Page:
Amid ongoing attacks against Coptic Christians in Egypt, a U.S. Senator has introduced legislation aimed at protecting the rights of religious minorities in the Middle East.
“The continued violence against Coptic Christians and other civilians in Egypt is incredibly disturbing and flies in the face of the religious freedoms and fundamental values that Americans hold dear,” said Senator Roy Blunt (R-Mo.) in an Aug. 21 press release.
“I urge Majority Leader Reid to allow a vote on this bipartisan legislation, which would call attention to all religious minorities and demonstrate to leaders in the region that the United States takes religious freedom seriously.”
Blunt serves on both the Senate defense authorization and defense appropriations committees. He is a member of the Appropriations Subcommittee on State, Foreign Operations.
The bill, which has been introduced in the Senate, asks the U.S. Department of State to create a special envoy for religious minorities in Middle Eastern countries to help mediate the violence facing Coptic Christians and other religious minorities.
The proposed legislation calls for the envoy to promote “the right of religious freedom of religious minorities in the countries of the Near East and the countries of South Central Asia, denounce the violation of such right, and recommend appropriate responses by the United States Government when such right is violated.”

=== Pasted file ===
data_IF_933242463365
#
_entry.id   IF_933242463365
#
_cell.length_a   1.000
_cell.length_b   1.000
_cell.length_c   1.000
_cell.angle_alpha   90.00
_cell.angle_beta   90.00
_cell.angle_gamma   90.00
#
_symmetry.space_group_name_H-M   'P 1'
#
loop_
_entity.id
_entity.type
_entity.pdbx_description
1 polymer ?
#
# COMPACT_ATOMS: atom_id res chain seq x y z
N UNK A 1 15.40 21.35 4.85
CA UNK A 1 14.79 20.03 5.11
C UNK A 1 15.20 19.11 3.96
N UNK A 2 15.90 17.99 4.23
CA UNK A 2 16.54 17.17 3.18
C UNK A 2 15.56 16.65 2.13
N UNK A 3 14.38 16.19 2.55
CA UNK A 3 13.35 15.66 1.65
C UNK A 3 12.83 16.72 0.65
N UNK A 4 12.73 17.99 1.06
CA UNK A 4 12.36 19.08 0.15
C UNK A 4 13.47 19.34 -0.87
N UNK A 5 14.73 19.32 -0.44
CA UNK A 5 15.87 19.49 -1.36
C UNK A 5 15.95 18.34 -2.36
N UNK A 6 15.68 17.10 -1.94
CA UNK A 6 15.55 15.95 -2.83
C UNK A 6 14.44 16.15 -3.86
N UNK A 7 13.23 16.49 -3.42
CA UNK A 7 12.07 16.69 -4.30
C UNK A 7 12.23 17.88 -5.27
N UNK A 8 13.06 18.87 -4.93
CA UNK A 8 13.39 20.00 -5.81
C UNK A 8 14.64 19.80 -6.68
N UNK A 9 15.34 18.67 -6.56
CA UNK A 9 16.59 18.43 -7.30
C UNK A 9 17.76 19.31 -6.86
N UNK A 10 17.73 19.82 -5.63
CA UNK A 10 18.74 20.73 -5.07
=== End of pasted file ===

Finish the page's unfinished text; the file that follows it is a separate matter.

It also asks the envoy to monitor “and combat acts of religious intolerance and incitement targeted against religious minorities” and work “to ensure that the unique needs of religious minority communities” in these areas are addressed.
The legislative effort is particular important, Blunt stressed, given the ongoing persecution of Coptic Christians in Egypt. Dozens of Christian churches – as well as schools, homes and other institutions owned by Christians – have come under attack in recent days, as violence continues throughout the country.
On Aug. 14, Egyptian security forces broke up camps of protesters allied with the Muslim Brotherhood. The protesters had been demanding that President Mohammed Morsi be returned to power after he had been ousted by the military last month.
Hundreds of people have been reported dead in the violent clashes that have followed. The Coptic Christian population – a minority in the country – has particularly been targeted in attacks attributed to the Muslim Brotherhood.
Noting that his legislation has drawn support from both political parties, Blunt urged it to be quickly considered for a vote in the Senate.
The bill has been co-sponsored by Carl Levin (D-Mich.), chairman of the U.S. Senate Armed Services, as well as Senators Richard Blumenthal (D-Conn.), John Boozman (R-Ark.), Dan Coats (R-Ind.), Susan Collins (R-Maine), Mike Crapo (R-Idaho), Mike Johanns (R-Neb.), Marco Rubio (R-Fla.), Tim Scott (R-S.C.), and Debbie Stabenow (D-Mich.).
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